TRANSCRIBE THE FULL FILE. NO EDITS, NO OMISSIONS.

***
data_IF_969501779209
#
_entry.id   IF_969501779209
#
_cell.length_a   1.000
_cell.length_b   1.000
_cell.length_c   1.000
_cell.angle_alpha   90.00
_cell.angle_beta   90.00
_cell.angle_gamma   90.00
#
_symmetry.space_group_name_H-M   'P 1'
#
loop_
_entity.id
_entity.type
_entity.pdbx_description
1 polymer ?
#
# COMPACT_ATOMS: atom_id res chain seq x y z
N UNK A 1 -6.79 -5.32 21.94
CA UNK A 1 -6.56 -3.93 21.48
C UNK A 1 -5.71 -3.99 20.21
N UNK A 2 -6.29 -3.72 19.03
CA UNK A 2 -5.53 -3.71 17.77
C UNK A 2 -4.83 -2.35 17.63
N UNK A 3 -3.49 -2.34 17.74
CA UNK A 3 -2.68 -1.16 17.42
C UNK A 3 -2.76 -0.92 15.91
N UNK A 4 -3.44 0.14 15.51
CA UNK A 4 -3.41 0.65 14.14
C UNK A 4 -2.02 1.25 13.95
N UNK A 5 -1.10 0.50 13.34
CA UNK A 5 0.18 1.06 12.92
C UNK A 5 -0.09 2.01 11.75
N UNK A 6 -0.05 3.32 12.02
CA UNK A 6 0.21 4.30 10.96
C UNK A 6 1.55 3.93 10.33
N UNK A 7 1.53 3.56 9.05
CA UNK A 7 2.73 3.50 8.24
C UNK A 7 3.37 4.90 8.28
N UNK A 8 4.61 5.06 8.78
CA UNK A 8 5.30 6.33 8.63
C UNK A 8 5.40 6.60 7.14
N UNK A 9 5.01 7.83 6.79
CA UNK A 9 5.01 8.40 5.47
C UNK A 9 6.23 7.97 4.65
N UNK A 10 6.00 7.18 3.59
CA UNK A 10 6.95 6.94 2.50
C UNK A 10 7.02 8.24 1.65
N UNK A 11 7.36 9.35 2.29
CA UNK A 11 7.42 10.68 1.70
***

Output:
data_IF_969501779209
#
_entry.id   IF_969501779209
#
_cell.length_a   1.000
_cell.length_b   1.000
_cell.length_c   1.000
_cell.angle_alpha   90.00
_cell.angle_beta   90.00
_cell.angle_gamma   90.00
#
_symmetry.space_group_name_H-M   'P 1'
#
loop_
_entity.id
_entity.type
_entity.pdbx_description
1 polymer ?
#
# COMPACT_ATOMS: atom_id res chain seq x y z
N UNK A 1 -6.79 -5.32 21.94
CA UNK A 1 -6.56 -3.93 21.48
C UNK A 1 -5.71 -3.99 20.21
N UNK A 2 -6.29 -3.72 19.03
CA UNK A 2 -5.53 -3.71 17.77
C UNK A 2 -4.83 -2.35 17.63
N UNK A 3 -3.49 -2.34 17.74
CA UNK A 3 -2.68 -1.16 17.42
C UNK A 3 -2.76 -0.92 15.91
N UNK A 4 -3.44 0.14 15.51
CA UNK A 4 -3.41 0.65 14.14
C UNK A 4 -2.02 1.25 13.95
N UNK A 5 -1.10 0.50 13.34
CA UNK A 5 0.18 1.06 12.92
C UNK A 5 -0.09 2.01 11.75
N UNK A 6 -0.05 3.32 12.02
CA UNK A 6 0.21 4.30 10.96
C UNK A 6 1.55 3.93 10.33
N UNK A 7 1.53 3.56 9.05
CA UNK A 7 2.73 3.50 8.24
C UNK A 7 3.37 4.90 8.28
N UNK A 8 4.61 5.06 8.78
CA UNK A 8 5.30 6.33 8.63
C UNK A 8 5.40 6.60 7.14
N UNK A 9 5.01 7.83 6.79
CA UNK A 9 5.01 8.40 5.47
C UNK A 9 6.23 7.97 4.65
N UNK A 10 6.00 7.18 3.59
CA UNK A 10 6.95 6.94 2.50
C UNK A 10 7.02 8.24 1.65
N UNK A 11 7.36 9.35 2.29
CA UNK A 11 7.42 10.68 1.70